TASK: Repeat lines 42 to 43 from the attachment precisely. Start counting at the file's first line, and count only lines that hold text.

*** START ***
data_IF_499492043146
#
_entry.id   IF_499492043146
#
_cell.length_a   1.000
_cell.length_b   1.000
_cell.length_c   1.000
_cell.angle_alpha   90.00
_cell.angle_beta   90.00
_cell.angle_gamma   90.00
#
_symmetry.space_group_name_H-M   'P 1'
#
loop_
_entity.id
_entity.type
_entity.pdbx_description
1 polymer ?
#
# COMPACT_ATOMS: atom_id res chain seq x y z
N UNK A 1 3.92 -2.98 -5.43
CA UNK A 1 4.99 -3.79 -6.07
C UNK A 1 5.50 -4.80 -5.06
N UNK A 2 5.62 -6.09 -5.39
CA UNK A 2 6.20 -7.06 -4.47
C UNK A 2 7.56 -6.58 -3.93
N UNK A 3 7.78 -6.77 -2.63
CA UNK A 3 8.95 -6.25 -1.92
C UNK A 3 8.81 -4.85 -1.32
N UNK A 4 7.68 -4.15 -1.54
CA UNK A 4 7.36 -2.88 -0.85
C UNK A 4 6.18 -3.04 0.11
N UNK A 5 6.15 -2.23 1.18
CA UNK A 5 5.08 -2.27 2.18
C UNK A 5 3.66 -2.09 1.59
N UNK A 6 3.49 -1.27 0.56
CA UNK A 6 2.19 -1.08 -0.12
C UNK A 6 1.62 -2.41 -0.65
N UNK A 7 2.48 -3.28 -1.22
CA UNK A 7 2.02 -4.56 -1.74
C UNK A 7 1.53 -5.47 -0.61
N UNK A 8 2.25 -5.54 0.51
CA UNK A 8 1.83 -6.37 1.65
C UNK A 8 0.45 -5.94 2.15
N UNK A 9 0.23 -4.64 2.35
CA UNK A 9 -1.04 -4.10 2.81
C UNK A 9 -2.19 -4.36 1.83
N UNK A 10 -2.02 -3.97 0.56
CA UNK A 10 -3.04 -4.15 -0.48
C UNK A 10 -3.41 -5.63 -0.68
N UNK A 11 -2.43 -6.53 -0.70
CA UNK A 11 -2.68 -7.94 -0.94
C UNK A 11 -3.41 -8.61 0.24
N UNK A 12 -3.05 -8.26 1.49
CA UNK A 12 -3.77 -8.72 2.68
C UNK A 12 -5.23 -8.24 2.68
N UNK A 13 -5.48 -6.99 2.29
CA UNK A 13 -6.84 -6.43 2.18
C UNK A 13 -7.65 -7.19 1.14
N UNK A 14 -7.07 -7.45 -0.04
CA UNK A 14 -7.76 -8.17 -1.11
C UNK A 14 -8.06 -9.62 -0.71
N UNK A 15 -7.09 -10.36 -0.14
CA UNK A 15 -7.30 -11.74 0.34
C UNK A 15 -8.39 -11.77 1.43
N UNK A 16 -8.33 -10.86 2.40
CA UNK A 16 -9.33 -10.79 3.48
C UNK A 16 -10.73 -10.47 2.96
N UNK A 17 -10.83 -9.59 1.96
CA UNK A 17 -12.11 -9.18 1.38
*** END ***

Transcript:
N UNK A 8 2.25 -5.54 0.51
CA UNK A 8 1.83 -6.37 1.65